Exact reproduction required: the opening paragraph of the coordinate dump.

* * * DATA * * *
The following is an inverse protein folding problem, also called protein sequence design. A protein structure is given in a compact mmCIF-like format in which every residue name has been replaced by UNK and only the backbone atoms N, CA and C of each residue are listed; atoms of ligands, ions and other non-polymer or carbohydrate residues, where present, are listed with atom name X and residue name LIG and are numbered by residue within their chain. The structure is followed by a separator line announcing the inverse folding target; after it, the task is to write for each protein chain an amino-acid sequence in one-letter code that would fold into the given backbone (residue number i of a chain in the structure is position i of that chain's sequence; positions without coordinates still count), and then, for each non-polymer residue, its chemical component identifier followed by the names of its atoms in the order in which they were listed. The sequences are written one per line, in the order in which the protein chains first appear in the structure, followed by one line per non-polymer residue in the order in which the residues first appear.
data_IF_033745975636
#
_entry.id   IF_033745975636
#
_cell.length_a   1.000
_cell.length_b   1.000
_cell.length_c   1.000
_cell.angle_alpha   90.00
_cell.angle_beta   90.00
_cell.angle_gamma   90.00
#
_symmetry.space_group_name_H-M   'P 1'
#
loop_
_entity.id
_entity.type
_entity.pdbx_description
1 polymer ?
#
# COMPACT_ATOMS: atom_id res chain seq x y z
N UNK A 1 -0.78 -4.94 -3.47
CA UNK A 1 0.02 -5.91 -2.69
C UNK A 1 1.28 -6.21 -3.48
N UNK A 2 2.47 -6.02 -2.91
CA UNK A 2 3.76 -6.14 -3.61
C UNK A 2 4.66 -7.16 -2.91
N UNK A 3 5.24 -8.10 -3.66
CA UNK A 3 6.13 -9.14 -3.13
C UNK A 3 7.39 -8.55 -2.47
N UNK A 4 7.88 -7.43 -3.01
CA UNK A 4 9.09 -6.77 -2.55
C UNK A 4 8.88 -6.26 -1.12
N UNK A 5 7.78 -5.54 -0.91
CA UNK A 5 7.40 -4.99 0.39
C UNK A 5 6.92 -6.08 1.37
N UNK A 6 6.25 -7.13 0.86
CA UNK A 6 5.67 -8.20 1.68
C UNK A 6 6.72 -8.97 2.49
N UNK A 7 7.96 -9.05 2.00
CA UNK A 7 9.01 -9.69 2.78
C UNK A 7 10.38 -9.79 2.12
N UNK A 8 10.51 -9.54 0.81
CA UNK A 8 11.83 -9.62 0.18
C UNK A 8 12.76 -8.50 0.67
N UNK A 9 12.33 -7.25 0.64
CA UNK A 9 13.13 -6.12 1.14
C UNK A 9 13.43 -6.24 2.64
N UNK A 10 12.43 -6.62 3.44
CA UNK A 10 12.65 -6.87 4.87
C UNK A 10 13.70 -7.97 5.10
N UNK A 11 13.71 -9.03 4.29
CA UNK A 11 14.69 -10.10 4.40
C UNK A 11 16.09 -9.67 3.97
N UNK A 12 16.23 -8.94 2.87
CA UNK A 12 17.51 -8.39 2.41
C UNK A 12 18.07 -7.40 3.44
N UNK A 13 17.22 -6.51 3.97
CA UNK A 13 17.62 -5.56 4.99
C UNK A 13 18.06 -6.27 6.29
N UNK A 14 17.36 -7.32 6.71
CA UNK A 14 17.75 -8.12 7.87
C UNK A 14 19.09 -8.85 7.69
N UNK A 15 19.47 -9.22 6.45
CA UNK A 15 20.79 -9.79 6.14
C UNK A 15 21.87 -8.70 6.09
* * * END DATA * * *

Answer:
The following is an inverse protein folding problem, also called protein sequence design. A protein structure is given in a compact mmCIF-like format in which every residue name has been replaced by UNK and only the backbone atoms N, CA and C of each residue are listed; atoms of ligands, ions and other non-polymer or carbohydrate residues, where present, are listed with atom name X and residue name LIG and are numbered by residue within their chain. The structure is followed by a separator line announcing the inverse folding target; after it, the task is to write for each protein chain an amino-acid sequence in one-letter code that would fold into the given backbone (residue number i of a chain in the structure is position i of that chain's sequence; positions without coordinates still count), and then, for each non-polymer residue, its chemical component identifier followed by the names of its atoms in the order in which they were listed. The sequences are written one per line, in the order in which the protein chains first appear in the structure, followed by one line per non-polymer residue in the order in which the residues first appear.